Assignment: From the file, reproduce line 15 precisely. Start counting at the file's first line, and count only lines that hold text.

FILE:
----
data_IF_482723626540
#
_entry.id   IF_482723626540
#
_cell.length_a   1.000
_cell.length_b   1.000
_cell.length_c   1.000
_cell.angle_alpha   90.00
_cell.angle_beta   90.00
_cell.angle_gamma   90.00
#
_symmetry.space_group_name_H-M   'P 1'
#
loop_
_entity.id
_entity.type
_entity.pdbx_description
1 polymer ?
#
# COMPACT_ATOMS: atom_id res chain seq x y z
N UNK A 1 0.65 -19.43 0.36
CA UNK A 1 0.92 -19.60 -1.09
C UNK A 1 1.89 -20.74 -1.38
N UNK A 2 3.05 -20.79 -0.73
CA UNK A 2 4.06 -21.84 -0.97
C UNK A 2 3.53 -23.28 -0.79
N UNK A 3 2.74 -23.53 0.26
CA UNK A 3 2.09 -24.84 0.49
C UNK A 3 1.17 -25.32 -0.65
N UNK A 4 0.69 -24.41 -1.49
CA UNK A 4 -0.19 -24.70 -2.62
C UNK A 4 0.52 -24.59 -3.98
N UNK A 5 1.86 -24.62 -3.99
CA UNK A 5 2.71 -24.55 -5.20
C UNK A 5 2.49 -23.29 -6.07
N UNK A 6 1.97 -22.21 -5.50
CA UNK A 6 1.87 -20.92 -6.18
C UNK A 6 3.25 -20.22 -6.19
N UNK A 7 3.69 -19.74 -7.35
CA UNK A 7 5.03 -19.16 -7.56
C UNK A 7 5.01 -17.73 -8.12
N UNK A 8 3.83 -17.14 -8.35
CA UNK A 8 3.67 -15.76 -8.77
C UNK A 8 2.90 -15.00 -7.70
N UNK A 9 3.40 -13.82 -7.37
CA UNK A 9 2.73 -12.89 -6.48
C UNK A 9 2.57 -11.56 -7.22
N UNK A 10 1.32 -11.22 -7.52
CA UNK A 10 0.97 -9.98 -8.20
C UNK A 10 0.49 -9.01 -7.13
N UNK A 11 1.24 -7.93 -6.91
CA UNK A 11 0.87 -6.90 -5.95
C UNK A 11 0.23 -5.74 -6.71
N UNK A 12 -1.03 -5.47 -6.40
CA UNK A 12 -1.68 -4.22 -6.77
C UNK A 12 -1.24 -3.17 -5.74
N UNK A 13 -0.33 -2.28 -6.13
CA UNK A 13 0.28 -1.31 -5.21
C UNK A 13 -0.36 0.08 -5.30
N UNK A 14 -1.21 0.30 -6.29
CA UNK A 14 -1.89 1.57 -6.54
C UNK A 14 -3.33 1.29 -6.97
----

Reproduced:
_entity.id